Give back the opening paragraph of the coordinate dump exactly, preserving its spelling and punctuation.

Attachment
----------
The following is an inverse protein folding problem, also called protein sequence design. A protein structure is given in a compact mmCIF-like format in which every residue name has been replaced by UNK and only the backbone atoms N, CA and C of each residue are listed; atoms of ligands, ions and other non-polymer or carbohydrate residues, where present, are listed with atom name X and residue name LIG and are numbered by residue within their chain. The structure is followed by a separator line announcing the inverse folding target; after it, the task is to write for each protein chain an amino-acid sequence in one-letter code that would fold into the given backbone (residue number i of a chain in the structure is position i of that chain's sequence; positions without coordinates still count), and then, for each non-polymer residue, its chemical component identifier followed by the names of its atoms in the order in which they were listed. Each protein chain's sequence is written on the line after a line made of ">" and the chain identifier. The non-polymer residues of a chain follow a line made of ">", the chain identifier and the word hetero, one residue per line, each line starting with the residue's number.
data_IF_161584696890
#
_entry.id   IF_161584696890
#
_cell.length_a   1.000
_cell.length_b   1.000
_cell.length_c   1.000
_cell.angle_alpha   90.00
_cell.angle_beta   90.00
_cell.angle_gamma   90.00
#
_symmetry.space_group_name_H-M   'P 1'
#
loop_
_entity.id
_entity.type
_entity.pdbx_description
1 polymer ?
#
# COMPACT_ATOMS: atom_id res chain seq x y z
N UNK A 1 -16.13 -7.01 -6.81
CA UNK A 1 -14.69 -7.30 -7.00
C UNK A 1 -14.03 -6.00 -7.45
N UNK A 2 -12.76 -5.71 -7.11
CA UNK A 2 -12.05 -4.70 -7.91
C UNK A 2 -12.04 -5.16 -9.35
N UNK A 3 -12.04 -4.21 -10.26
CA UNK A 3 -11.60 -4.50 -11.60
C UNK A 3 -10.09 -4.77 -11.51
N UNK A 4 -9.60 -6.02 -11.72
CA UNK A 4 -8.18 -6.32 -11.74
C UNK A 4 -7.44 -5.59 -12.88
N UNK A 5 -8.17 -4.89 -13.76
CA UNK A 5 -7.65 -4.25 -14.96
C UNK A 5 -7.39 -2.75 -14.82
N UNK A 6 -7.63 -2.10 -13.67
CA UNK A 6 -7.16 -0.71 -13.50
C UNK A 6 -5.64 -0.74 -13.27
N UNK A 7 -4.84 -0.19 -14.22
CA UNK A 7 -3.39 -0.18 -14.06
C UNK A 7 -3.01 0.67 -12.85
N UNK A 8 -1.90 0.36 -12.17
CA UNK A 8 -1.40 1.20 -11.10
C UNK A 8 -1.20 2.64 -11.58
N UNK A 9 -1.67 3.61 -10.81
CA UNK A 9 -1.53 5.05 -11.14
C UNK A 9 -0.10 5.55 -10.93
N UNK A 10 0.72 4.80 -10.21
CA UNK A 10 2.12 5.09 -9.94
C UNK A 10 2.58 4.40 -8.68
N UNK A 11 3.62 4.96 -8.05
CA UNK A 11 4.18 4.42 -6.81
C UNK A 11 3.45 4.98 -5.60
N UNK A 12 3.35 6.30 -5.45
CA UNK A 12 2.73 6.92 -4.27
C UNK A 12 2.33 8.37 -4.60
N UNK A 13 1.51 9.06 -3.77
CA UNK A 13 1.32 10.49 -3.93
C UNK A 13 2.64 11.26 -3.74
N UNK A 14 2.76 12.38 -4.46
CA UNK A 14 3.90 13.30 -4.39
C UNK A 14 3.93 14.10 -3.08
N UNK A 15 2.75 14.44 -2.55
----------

The following is an inverse protein folding problem, also called protein sequence design. A protein structure is given in a compact mmCIF-like format in which every residue name has been replaced by UNK and only the backbone atoms N, CA and C of each residue are listed; atoms of ligands, ions and other non-polymer or carbohydrate residues, where present, are listed with atom name X and residue name LIG and are numbered by residue within their chain. The structure is followed by a separator line announcing the inverse folding target; after it, the task is to write for each protein chain an amino-acid sequence in one-letter code that would fold into the given backbone (residue number i of a chain in the structure is position i of that chain's sequence; positions without coordinates still count), and then, for each non-polymer residue, its chemical component identifier followed by the names of its atoms in the order in which they were listed. Each protein chain's sequence is written on the line after a line made of ">" and the chain identifier. The non-polymer residues of a chain follow a line made of ">", the chain identifier and the word hetero, one residue per line, each line starting with the residue's number.